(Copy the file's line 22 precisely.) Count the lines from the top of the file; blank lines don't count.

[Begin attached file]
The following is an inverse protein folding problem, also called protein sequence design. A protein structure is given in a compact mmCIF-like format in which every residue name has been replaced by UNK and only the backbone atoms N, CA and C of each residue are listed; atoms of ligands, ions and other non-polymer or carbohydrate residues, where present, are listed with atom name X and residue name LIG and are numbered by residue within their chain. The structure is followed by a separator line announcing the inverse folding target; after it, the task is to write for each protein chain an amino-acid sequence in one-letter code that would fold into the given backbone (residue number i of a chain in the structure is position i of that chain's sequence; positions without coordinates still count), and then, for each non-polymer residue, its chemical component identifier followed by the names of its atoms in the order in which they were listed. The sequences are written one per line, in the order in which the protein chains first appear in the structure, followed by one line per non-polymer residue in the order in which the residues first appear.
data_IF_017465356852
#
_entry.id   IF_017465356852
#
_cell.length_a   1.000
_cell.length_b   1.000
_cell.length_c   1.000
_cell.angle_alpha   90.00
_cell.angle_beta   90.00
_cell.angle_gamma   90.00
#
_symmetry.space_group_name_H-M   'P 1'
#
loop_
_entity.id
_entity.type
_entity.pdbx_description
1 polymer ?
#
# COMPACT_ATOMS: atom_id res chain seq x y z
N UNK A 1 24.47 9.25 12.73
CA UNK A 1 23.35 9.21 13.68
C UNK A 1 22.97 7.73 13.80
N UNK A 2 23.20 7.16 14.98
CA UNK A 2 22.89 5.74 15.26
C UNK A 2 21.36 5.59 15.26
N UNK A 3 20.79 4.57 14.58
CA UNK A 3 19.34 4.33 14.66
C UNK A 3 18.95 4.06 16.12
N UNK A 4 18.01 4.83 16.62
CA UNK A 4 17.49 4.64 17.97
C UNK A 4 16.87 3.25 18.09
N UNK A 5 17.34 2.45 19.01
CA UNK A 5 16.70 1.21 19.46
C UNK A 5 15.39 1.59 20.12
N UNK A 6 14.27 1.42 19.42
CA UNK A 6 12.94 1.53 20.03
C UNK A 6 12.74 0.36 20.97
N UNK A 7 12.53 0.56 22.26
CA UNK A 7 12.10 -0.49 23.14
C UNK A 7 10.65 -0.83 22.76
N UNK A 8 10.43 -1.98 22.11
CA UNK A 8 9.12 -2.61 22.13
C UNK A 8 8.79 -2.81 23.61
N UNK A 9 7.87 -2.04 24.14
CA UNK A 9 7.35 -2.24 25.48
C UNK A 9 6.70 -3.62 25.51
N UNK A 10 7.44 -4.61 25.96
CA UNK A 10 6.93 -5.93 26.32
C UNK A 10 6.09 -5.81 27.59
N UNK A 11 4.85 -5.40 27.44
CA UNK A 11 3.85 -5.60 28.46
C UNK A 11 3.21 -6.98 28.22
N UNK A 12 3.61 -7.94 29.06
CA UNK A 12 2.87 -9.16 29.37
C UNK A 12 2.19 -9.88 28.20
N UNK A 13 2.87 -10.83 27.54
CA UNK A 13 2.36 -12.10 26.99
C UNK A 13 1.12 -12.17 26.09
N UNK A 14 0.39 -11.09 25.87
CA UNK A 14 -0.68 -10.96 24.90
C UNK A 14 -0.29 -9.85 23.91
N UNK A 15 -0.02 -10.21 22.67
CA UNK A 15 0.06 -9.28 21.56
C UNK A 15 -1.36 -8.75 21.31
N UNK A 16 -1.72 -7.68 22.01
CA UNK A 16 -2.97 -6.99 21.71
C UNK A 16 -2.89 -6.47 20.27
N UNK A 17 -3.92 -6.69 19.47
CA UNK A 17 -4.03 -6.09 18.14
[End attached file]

N UNK A 1 24.47 9.25 12.73